Today marks the launch of Apple's new Retina-enhanced iPad, with the industry watching to see if Apple can break records again with the new model of its best-selling tablet. Competitors continue to release other options for consumers with Google's Android OS and Microsoft's upcoming Windows 8 giving manufacturers the ability to sell their own "iPad killer". Unfortunately for them, Canaccord Securities analyst Mike Walkley told investors that he believes Apple's domination will continue unchecked.
"We believe Apple has extended its leadership position in the fast growing tablet market, and we have increased our 2012 and 2013 iPad tablet share estimates," Walkley wrote, according to BGR. "We believe the new iPad has raised the bar relative to competing tablets with impressive hardware specs, competitive pricing, and the leading software ecosystem of over 200k iPad-specific applications. At MWC, our meetings with Android OEMs focused on smartphones as tablet OEMs indicated difficulty competing with the iPad 2, let alone the new iPad."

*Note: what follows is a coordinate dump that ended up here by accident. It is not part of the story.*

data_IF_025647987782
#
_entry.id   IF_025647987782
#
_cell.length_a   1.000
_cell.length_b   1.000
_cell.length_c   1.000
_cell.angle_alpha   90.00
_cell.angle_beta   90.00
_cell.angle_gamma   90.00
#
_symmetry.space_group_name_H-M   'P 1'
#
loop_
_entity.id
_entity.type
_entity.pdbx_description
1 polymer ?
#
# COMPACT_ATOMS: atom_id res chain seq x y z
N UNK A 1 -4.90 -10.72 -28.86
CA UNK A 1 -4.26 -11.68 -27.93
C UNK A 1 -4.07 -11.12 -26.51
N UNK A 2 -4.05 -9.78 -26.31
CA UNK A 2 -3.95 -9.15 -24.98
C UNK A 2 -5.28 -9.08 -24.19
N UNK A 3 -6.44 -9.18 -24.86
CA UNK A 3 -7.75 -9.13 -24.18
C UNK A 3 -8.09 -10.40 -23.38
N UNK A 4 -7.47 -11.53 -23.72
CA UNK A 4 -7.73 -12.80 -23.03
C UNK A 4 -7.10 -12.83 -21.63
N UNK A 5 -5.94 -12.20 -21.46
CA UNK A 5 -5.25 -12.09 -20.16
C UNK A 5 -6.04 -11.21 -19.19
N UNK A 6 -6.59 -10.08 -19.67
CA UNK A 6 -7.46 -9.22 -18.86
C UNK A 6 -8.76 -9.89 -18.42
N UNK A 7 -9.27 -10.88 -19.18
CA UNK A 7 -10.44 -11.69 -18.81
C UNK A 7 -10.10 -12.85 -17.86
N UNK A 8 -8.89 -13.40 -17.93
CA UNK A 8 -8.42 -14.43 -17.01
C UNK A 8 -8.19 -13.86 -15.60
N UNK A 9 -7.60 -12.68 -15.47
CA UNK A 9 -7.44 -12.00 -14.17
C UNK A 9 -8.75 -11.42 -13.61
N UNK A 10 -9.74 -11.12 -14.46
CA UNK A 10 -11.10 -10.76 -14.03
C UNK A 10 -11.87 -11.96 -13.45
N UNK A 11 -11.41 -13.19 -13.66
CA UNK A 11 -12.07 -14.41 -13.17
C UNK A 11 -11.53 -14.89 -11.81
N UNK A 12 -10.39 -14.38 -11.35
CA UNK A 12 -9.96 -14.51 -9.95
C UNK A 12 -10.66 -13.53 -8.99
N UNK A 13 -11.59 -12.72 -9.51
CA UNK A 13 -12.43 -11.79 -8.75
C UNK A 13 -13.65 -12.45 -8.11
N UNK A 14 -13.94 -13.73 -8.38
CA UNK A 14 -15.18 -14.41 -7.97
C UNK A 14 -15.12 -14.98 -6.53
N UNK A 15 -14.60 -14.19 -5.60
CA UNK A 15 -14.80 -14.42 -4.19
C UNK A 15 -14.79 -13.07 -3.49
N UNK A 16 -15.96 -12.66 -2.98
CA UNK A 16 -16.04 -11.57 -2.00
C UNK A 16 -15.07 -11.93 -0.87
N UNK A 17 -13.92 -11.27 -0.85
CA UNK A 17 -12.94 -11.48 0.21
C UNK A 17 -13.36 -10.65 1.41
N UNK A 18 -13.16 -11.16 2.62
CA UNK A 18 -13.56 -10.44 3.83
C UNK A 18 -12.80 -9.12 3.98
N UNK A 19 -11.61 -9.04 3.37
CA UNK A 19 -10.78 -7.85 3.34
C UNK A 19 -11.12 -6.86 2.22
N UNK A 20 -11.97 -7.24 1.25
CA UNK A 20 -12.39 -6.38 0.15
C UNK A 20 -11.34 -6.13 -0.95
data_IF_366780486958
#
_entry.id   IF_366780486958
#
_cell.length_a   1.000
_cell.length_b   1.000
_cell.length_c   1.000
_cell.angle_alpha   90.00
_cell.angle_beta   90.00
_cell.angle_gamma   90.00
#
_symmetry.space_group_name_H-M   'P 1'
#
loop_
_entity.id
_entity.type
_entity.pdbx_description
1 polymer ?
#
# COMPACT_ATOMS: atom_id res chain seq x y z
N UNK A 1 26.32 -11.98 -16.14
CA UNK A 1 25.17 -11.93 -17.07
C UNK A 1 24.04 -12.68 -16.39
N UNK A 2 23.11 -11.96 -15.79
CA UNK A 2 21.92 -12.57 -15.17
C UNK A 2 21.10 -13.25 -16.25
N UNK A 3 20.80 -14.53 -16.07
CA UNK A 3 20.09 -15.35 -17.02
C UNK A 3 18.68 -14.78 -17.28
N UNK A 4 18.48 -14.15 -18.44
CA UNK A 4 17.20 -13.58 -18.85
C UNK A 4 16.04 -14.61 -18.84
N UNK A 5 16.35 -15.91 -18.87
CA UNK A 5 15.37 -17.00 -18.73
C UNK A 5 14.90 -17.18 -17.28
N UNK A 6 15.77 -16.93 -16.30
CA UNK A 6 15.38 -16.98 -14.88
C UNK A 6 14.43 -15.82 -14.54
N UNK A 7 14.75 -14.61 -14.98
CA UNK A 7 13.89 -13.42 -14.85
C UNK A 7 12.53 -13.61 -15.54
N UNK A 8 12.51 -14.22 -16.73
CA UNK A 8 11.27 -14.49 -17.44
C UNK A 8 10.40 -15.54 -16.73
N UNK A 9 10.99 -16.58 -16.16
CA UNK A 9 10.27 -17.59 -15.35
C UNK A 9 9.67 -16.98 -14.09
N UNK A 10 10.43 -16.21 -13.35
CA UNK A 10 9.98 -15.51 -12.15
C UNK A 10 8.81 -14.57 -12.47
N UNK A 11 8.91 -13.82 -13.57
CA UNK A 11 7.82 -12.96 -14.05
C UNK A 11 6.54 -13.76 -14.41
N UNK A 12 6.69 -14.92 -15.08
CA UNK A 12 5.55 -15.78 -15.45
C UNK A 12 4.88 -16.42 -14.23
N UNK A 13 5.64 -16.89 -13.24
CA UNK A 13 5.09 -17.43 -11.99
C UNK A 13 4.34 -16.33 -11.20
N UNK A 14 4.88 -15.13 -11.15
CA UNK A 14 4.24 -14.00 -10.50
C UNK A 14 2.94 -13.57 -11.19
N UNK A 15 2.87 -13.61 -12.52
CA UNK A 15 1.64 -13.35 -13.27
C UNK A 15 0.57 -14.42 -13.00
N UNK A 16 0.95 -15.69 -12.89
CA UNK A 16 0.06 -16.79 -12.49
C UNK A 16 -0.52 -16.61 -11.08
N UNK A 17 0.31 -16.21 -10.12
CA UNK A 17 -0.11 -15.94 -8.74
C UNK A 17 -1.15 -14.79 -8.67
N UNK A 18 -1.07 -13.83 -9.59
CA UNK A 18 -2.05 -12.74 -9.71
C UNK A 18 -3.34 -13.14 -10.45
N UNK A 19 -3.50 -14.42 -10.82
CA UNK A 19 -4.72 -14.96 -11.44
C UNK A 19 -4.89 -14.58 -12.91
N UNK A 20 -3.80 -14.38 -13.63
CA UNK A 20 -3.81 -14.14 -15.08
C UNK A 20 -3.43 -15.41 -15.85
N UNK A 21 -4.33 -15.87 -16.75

Canaccord believes Apple will sell 65.6 million iPads in 2012, up from 55.9 million in 2011. Walkley has estimated that Apple could sell 90.6 million iPads in 2013, up from his previous estimate of 79.7 million.
Piper Jaffray analyst Gene Munster concurs, estimating sales of 60 million iPads in 2011. Apple Insider reports that Munster expects Apple to sell over 1 million iPads within the first 24 hours of launch.
Early this morning, fans were lined up at Apple Stores and other big-box retailers, like Best Buy, to pick up the new model. 450 people lined up outside of Apple's Ginza store in Tokyo, according to the Associated Press. The Apple Store in Hong Kong used an online lottery with preset times for winners to keep crowds down. The Boston Globe reported that 200 people waited outside of the Apple Store there. On the other hand, Business Insider noted that while crowds massed around the larger stores, many smaller retail outlets had no lines waiting for their iPads.
Can Apple continue to hold lightning in a bottle, or can Google and Microsoft catch up this year?